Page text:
Tuesday, January 19, 2010

Long May You Run

First off, I so enjoyed sharing some writing space with Kristen of Motherese last Friday, and reading the all the other guest entries added to the linky. Thank you all for playing along, and come back next Friday, when Sarah of Momalom will be holding court! On another note, come join me as I write at Five Minutes for Going Green today! Opinions always welcome!

I ran my first marathon relay this past weekend. (That’s when a team of three share the load of the 26.2 miles.) It’s not the furthest I’ve run in a race, but I think it may have been my fastest pace, post-children anyway.

This may have had something to do with the weather, and specifically, a desire to get out of it.

It was a wet one in northern California, to put it mildly. I spent the early hours of Sunday morning huddled under a portable shelter with a couple dozen other equally insane souls, all warming our hands with our breath and stretching calf muscles while an icy rain pelted down and we awaited our first leg runners of the Redding Marathon to arrive around a bend in the gravel river trail.

Before my teammate could tag out and send me on my hilly, gravelly way, I was soaked. And shaking a bit uncontrollably from the wet, windy cold, actually. But I didn’t mind the waiting (much), because honest-to-goodness truth?

I love to run.

I love the challenge and the health benefits but there’s something else…something organic and almost primeval in a dirt-under-your-fingernails sort of way that appeals to me (much as hiking with a pack on my back appeals to me, and sleeping under the stars, and tasting snow on my tongue). Running is nothing more or less than the human body in motion.

It’s beautiful. (Even when you’re not.)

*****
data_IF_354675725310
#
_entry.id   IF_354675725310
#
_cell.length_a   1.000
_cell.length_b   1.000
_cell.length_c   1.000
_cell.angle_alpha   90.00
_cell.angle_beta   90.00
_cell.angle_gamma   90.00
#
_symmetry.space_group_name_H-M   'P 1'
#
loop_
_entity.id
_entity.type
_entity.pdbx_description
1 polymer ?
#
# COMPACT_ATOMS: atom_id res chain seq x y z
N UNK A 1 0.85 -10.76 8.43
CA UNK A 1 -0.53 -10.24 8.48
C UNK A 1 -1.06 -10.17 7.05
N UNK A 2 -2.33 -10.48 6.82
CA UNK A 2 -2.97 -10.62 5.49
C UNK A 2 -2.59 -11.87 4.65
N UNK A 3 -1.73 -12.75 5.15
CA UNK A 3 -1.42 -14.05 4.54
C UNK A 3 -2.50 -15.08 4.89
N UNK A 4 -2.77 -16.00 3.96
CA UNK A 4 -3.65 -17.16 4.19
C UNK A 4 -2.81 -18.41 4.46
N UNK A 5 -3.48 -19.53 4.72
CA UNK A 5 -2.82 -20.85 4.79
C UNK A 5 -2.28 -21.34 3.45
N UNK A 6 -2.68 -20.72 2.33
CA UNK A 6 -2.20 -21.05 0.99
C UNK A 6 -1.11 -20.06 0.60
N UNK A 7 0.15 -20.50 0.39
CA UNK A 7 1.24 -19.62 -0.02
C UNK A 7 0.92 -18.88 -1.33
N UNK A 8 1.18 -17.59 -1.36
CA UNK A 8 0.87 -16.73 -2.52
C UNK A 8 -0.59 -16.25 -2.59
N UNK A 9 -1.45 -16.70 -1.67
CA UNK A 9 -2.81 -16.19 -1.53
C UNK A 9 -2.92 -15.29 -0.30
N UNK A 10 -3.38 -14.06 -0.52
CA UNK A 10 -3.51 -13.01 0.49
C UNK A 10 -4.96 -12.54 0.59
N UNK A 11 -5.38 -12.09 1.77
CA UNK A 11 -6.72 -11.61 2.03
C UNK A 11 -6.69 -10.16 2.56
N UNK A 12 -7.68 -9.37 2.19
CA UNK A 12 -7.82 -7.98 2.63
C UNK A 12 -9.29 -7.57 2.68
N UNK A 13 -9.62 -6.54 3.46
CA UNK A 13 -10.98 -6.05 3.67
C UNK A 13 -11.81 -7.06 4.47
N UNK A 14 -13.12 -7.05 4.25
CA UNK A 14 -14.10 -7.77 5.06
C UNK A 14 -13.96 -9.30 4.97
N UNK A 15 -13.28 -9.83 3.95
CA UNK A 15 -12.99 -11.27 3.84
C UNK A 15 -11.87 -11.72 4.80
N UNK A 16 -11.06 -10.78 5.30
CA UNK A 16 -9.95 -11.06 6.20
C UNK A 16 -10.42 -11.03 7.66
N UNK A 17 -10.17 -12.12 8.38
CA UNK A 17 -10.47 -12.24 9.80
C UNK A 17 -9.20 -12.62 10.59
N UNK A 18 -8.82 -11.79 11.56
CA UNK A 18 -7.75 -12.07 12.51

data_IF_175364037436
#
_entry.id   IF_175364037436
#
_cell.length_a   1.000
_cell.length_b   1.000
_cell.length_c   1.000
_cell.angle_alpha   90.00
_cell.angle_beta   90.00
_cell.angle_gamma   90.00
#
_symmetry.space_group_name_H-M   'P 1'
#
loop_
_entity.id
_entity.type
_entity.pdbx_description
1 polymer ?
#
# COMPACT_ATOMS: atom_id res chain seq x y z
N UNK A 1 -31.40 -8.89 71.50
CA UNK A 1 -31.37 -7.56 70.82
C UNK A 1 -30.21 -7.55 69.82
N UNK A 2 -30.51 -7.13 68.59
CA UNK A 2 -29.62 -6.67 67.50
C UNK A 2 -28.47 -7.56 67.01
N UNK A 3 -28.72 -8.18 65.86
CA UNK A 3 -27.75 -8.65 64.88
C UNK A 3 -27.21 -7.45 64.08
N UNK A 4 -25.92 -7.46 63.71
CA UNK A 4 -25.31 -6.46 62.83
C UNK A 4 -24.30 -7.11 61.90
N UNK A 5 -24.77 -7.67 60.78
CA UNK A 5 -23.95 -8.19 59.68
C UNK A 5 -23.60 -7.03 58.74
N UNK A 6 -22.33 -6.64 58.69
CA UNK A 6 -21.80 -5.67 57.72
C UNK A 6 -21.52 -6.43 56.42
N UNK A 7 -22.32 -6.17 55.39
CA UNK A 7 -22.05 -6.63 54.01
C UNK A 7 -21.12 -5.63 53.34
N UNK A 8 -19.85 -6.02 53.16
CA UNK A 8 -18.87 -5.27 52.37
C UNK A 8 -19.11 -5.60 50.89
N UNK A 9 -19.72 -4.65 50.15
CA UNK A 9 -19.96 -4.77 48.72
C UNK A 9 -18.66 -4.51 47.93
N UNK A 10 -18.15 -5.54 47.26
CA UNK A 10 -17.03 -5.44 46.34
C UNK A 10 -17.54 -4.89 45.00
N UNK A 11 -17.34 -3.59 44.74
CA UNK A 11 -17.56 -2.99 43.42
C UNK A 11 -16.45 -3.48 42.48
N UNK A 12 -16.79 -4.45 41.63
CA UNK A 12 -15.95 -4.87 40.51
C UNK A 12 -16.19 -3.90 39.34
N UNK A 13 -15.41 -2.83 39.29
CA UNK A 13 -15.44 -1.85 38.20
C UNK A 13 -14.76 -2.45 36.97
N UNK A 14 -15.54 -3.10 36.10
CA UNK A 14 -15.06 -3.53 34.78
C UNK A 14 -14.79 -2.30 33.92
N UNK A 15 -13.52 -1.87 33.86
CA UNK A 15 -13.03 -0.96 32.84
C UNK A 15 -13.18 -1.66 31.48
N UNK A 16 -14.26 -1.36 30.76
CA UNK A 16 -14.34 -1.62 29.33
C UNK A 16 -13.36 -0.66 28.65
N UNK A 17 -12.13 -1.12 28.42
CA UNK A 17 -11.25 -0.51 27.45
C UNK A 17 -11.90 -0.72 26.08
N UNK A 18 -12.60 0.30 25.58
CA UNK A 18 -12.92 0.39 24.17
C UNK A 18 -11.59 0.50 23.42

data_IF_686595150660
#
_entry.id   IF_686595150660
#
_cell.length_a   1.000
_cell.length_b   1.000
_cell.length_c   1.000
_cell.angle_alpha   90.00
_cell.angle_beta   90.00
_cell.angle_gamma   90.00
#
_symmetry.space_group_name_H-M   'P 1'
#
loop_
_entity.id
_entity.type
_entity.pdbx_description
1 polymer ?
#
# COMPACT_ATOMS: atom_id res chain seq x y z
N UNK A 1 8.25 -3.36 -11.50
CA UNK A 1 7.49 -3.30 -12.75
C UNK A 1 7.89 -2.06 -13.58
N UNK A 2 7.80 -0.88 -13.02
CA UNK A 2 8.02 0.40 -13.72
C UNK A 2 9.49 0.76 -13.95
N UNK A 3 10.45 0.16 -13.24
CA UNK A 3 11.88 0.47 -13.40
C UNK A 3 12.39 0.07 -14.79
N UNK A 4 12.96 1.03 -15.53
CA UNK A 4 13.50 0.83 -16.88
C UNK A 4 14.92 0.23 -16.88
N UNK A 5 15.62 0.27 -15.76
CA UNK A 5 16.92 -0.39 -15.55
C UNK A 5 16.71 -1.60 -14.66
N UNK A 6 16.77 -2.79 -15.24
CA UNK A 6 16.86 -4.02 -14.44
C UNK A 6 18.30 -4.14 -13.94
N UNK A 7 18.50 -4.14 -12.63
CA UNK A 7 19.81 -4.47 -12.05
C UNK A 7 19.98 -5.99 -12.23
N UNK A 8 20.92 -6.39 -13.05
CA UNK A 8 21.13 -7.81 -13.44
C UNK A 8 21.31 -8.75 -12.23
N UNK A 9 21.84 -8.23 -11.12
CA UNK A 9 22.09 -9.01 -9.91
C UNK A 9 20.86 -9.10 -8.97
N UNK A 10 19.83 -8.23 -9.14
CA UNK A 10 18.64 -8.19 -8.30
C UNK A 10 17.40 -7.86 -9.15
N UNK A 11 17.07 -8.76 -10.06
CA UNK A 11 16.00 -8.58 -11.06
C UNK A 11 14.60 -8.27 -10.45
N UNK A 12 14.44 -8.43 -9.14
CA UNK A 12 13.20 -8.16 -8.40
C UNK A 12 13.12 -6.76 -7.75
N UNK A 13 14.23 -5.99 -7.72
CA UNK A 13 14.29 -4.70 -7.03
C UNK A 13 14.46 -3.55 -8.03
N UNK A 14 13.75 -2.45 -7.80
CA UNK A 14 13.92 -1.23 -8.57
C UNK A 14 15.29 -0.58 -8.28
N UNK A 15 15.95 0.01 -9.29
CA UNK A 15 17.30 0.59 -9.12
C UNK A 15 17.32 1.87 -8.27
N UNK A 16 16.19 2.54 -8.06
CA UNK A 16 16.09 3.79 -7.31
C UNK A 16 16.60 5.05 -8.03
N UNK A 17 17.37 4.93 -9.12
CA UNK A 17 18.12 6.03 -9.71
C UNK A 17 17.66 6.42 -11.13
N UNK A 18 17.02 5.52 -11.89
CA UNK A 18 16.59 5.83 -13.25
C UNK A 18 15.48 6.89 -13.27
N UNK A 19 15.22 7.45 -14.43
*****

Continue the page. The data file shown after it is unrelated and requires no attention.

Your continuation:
Running is uncomplicated. Oh, you can make it complicated, with pacing and Garmins and wicking layers and qualifiers. And if I were more serious about it, I probably would. But it doesn’t have to be like that. It doesn’t have to be anything except lacing up a pair of shoes and hitting the road, allowing the muscles to loosen and the lungs to expand to their fullest and the sweat to bead and flow. And then allowing all the stress and chaos and expectations and worry that cling to you everyday to loosen its hold for just a little while.

And that‘s when running is more than a verb. It’s feet pounding earth pounding heart pounding blood. It’s that moment when the pace feels right: you quit shivering and worrying about the rain coming down in sheets and open your stride and soak it up. Literally, in this weekend’s case…socks, shoes, shirt…but if you’re a runner, you know I mean something more. You glance over at the supporters lining the course huddled under their umbrellas and hunched against the wind (bless their souls) and then you look up at the sky opening up to do its worst, and it can’t touch you. The rain might as well be mist and the wind is freaking welcome on your skin because you’re moving with it now and you’re warm and in that moment, you’re more than flesh and bone. You‘re oxygen and earth and H2O. You’re salt and matter.

You‘re elemental.

It’s magic. (And I don’t even run that fast or that far!) I talked about alchemy in this blog recently, and it occurs to me that this is it…this may be as close as we come: when the exhaustion and hunger and discomfort and even the weather that keeps you at bay every other day--indoors, in a coat, acting all civil--can’t hold you.

And that feeling doesn’t last, of course, but you chase it, because for the few miles it keeps pace with you, it feels pretty damn good.

(A little mood music, just for fun. Brought to you by Neil Young.)

Long may you run.*

*Wow, stop it, I mean it. Anybody want a peanut? (In other words, please pardon the excessive rhyme of those last few sentences!)

This post is linked to Tuesdays Unwrapped.
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